Against the changing national background, London's services were regularly reviewed. There was a new accent on quality, regional specialties, and primary care, presaged by the reports of the London Health Planning Consortium. A series of London reports, (1992 - Tomlinson 3, 1997 - Turnberg 4 and 2007 - Darzi 19) aimed for a hospital service that was smaller, stronger and with a more substantial research base and better infrastructure. Medical schools united, and health service mergers generally mirrored them. In multiple reorganisations District Health Authorities disappeared. Regional Health Authorities went as did their successor Strategic Health Authorities. Consortia of commissioners, the London regional branch of NHS England, and new Academic Health Science Centres replaces them as drivers of change. Of the five UK Academic Health Science Centres identified three were in London.
The initial perception was that there were too many beds and too many small specialist units, with only a small throughput of cases probably associated with poor results. There was certainly a dearth of services in the long term sector, for the mentally ill and the elderly. To the imperative of keeping within budgets was added a new pressure for quality of care, fuelled by scandals of poor care.
Underpinning the changes for much of the decade was the belief that competition was to be welcomed, not feared, and that incentives might deliver better performance. Change was driven by the financial climate, politically inspired organisational restructuring and the belief that patient choice was important.
Primary health care
Historically London's hospitals had ignored general practice. London seemed unique in its failure to resolve the problems. The mobile young, a multitude of ethnic and immigrant groups, an intelligentsia and users of drugs and alcohol all congregated in London. Academic general practice developed late in London, there were fewer innovative GPs and modern premises were less often to be found. High land values, unsavoury locations and planning problems made it almost impossible to find a good site in the right place. Recruiting young doctors was a perennial problem. Inner city GPs were, on average, older, often single-handed and many had trained overseas. Young doctors seldom wished to enter such practices. ‘Better’ doctors went to greener pastures.
It became received wisdom, without much supporting evidence, that substantial parts of care delivered in hospital could be moved into the community. In a report (Primary Health Care in Inner London, 1981 11) commissioned by the London Health Planning Consortium, Donald Acheson, later Chief Medical Officer, had provided an analysis of the problems. After the Acheson Report, it was no longer possible to discuss health services in London without taking note of the condition of primary care and making at least a symbolic gesture towards the solutions of its problems. Brian Jarman wrote later than none of the report's London-specific recommendations had been effectively implemented. Following Acheson, attempts to improve matters included a London Initiative Zone established after the Tomlinson Report to improve GPs' premises, recruit a new cadre of GPs, introduce innovative approaches to old problems and develop cost-effective care outside hospital. A review five years later showed improvement in premises but in some areas the standards remained unacceptably low. London still had fewer young GPs, more single-handed practices, and larger lists. There were more practice nurses, but although primary care in the capital was improving, it was doing so no more rapidly than elsewhere. The initiative was terminated. The Turnberg Report (1997) again recommended support for GPs and the need to improve recruitment and retention. It could be argued that the pattern of general practice that worked excellently elsewhere was unsuitable for inner cities and an alternative contract for GPs was introduced. "Personal Medical Services" made salaried service practicable and seemed particularly appropriate for London. After 2000, new national initiatives aimed to improve access to the NHS, for example, walk-in centres - which were not particularly successful. Urgent care centres were established alongside hospital A and E units to filter off those not requiring the most intensive facilities. The importance of primary health care was stressed again by Darzi 19 (2007), who wished to see the development of 150 large polyclinics from which all GPs and the associated staff would work. In many areas, there were already plans to provide better and larger premises, and these initiatives were promptly renamed polyclinics.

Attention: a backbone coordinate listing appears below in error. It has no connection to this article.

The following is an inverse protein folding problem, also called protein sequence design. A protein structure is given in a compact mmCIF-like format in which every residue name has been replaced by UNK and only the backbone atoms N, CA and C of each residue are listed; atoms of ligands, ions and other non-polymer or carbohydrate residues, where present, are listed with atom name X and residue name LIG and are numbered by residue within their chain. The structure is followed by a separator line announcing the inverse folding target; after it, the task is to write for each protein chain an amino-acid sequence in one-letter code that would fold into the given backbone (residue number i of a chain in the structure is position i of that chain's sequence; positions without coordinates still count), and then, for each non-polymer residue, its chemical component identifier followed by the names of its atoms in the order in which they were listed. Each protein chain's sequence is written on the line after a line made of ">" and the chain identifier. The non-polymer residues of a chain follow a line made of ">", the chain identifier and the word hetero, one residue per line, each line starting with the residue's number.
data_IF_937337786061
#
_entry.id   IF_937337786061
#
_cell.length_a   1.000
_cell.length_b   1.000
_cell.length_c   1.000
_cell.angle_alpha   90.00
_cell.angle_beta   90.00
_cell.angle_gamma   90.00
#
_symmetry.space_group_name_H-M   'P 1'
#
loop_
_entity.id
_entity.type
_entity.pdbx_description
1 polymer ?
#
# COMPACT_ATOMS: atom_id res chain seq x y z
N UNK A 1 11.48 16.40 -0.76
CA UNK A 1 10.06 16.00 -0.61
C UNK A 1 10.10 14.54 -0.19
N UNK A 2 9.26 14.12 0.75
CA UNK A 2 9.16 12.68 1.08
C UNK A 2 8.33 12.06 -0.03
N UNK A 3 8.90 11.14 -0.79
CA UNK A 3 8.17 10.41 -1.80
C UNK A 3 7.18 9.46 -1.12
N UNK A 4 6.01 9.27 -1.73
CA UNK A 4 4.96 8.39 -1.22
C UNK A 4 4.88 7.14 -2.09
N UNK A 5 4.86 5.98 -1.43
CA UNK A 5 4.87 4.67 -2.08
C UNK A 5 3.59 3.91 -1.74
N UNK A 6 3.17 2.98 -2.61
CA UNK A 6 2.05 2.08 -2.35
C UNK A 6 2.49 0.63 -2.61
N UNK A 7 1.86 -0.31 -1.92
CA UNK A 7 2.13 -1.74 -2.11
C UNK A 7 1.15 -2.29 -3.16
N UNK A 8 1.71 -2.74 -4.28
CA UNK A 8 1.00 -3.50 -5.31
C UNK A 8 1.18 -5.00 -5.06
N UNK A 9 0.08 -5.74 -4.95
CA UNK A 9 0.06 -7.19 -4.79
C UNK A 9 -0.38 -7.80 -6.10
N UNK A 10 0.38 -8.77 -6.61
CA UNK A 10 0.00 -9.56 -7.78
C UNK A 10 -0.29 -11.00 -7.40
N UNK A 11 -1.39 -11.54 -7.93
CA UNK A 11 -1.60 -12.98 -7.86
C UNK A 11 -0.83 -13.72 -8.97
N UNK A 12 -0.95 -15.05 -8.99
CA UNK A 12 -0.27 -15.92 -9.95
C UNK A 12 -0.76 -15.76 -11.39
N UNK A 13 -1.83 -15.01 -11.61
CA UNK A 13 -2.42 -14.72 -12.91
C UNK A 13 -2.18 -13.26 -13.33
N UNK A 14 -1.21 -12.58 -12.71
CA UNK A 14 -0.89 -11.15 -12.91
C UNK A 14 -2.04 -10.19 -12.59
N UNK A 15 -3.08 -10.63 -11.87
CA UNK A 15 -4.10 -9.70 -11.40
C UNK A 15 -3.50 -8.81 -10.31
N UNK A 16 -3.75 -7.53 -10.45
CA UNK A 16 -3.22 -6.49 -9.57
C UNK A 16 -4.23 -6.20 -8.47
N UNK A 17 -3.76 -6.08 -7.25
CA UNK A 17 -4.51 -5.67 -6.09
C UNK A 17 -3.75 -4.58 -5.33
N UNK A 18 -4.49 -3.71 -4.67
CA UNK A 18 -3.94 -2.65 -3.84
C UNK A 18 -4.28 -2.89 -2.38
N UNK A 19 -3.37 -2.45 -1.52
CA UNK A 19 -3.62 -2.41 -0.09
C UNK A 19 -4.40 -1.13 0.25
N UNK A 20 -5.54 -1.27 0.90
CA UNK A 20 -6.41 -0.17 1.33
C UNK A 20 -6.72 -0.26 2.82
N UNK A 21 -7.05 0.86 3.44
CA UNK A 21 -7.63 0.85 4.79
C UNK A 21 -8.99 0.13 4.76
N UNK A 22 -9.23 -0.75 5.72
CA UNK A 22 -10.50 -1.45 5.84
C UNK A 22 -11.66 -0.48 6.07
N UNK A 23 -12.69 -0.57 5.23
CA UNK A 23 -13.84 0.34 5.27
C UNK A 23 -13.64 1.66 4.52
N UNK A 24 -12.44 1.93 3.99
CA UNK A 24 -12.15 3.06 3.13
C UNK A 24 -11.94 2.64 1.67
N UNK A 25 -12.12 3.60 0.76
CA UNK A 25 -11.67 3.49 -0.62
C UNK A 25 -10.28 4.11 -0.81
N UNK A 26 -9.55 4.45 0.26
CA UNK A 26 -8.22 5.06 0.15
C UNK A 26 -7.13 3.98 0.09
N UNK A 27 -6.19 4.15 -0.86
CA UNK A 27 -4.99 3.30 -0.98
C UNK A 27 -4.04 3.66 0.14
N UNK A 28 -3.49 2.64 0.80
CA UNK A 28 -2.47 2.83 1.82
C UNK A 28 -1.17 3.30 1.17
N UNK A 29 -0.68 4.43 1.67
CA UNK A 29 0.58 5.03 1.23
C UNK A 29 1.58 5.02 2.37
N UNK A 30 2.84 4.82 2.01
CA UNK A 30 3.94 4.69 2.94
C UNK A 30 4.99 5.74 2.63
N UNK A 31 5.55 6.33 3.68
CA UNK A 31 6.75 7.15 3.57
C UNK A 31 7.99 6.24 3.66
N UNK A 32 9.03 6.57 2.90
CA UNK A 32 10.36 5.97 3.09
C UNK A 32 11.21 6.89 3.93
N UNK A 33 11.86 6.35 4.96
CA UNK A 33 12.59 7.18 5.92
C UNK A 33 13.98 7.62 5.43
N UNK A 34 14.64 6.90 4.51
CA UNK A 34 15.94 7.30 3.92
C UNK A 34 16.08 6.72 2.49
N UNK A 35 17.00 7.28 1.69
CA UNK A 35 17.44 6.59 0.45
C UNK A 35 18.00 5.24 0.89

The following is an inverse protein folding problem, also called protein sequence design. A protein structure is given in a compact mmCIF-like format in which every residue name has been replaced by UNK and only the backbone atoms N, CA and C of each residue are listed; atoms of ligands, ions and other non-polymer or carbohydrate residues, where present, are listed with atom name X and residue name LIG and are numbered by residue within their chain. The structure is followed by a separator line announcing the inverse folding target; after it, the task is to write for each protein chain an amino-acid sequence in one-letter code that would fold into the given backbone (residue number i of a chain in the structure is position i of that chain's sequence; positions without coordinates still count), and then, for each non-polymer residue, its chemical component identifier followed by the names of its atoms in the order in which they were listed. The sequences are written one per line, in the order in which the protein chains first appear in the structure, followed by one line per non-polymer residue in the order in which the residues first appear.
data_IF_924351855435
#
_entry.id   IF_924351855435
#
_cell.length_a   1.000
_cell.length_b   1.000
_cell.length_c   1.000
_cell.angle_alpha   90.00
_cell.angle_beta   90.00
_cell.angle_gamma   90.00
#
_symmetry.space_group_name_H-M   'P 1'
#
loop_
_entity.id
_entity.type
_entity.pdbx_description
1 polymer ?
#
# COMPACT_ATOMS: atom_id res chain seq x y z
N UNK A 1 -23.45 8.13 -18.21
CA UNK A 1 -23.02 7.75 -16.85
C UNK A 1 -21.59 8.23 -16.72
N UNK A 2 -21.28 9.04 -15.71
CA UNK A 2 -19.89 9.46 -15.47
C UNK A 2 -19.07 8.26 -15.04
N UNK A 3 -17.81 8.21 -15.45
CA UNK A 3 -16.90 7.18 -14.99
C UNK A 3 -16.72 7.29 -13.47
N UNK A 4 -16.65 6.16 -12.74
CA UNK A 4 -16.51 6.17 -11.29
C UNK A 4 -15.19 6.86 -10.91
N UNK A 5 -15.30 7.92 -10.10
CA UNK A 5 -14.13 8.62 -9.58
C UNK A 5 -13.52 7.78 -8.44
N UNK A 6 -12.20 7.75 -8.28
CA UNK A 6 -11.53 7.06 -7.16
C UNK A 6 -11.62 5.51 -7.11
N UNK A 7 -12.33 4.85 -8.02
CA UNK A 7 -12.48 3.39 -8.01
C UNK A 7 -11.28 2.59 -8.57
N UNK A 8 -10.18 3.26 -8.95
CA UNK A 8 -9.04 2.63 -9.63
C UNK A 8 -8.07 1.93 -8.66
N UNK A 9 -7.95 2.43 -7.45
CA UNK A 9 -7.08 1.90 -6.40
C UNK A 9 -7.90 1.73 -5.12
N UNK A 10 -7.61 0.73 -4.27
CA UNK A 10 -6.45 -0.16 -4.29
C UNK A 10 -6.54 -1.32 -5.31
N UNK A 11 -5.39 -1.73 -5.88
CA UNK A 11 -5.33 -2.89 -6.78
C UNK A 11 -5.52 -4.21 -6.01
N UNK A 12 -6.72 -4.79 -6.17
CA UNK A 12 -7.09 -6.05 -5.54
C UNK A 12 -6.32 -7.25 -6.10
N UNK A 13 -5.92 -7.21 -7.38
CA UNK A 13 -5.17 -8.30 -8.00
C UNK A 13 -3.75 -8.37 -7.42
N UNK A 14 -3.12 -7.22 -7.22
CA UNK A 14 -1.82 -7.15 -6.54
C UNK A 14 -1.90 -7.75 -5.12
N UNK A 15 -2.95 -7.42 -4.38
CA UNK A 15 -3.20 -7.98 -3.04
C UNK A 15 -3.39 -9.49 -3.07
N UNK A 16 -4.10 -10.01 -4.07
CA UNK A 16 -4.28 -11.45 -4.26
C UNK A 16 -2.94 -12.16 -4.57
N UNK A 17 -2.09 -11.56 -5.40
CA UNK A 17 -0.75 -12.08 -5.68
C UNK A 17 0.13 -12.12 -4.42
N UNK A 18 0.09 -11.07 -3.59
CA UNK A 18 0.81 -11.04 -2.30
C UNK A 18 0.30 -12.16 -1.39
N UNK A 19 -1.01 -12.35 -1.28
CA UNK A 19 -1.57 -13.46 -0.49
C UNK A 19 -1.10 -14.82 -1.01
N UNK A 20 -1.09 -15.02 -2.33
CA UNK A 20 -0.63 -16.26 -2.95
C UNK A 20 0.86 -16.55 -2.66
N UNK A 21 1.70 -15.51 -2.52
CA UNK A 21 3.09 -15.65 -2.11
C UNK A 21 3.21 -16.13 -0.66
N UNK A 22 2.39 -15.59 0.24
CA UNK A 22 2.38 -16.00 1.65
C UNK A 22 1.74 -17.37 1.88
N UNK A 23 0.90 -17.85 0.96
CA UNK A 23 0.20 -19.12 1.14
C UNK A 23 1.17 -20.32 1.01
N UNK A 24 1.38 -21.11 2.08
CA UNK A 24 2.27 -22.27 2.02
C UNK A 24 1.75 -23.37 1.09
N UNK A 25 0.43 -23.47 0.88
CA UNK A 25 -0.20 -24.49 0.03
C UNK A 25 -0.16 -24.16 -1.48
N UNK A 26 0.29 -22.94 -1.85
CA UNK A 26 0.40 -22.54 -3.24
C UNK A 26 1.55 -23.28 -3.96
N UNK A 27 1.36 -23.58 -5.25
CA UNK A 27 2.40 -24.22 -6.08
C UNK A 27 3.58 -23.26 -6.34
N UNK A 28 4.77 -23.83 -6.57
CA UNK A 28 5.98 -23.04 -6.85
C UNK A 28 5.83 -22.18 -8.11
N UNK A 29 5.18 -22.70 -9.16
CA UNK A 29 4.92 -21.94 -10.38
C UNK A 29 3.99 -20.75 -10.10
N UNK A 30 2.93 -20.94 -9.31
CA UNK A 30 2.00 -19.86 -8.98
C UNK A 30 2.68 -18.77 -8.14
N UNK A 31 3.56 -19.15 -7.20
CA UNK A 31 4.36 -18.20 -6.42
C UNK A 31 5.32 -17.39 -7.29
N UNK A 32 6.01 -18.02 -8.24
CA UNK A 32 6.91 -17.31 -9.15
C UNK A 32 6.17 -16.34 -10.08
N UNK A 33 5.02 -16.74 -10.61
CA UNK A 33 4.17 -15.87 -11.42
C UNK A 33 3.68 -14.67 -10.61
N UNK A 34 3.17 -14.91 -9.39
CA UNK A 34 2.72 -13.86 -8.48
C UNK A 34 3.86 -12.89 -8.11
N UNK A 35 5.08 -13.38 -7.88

In general practice, family doctors gave up their 24-hour responsibility, throwing extra strains on the hospital service, and considered the way in which they might cooperate across practices, establishing clinical networks or federations.
Health Service Boundaries in London